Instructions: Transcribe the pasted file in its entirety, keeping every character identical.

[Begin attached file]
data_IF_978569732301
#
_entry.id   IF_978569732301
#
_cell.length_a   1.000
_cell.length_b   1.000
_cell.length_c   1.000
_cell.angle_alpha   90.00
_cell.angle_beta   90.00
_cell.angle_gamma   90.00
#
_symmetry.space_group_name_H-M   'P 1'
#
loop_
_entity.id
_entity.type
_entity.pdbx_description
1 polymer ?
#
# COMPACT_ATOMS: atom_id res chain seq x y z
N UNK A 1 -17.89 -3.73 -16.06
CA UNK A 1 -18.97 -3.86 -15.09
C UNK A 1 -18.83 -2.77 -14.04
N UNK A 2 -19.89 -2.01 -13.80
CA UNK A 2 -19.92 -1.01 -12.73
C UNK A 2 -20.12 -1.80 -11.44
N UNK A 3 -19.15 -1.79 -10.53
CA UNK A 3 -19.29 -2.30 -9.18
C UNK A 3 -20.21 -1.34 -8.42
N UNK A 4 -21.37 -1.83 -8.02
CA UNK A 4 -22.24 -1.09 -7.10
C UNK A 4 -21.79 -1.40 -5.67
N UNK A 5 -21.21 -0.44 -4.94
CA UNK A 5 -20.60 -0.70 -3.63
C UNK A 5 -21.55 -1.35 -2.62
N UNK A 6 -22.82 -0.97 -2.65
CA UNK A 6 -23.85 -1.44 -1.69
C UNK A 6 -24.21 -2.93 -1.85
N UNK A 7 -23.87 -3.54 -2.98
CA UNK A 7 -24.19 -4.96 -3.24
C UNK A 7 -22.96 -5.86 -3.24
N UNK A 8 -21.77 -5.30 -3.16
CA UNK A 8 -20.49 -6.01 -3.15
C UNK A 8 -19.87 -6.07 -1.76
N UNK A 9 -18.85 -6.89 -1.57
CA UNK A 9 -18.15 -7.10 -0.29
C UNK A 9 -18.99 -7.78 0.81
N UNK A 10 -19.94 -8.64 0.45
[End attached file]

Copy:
data_IF_978569732301
#
_entry.id   IF_978569732301
#
_cell.length_a   1.000
_cell.length_b   1.000
_cell.length_c   1.000
_cell.angle_alpha   90.00
_cell.angle_beta   90.00
_cell.angle_gamma   90.00
#
_symmetry.space_group_name_H-M   'P 1'
#
loop_
_entity.id
_entity.type
_entity.pdbx_description
1 polymer ?
#
# COMPACT_ATOMS: atom_id res chain seq x y z
N UNK A 1 -17.89 -3.73 -16.06
CA UNK A 1 -18.97 -3.86 -15.09
C UNK A 1 -18.83 -2.77 -14.04
N UNK A 2 -19.89 -2.01 -13.80
CA UNK A 2 -19.92 -1.01 -12.73
C UNK A 2 -20.12 -1.80 -11.44
N UNK A 3 -19.15 -1.79 -10.53
CA UNK A 3 -19.29 -2.30 -9.18
C UNK A 3 -20.21 -1.34 -8.42
N UNK A 4 -21.37 -1.83 -8.02
CA UNK A 4 -22.24 -1.09 -7.10
C UNK A 4 -21.79 -1.40 -5.67
N UNK A 5 -21.21 -0.44 -4.94
CA UNK A 5 -20.60 -0.70 -3.63
C UNK A 5 -21.55 -1.35 -2.62
N UNK A 6 -22.82 -0.97 -2.65
CA UNK A 6 -23.85 -1.44 -1.69
C UNK A 6 -24.21 -2.93 -1.85
N UNK A 7 -23.87 -3.54 -2.98
CA UNK A 7 -24.19 -4.96 -3.24
C UNK A 7 -22.96 -5.86 -3.24
N UNK A 8 -21.77 -5.30 -3.16
CA UNK A 8 -20.49 -6.01 -3.15
C UNK A 8 -19.87 -6.07 -1.76
N UNK A 9 -18.85 -6.89 -1.57
CA UNK A 9 -18.15 -7.10 -0.29
C UNK A 9 -18.99 -7.78 0.81
N UNK A 10 -19.94 -8.64 0.45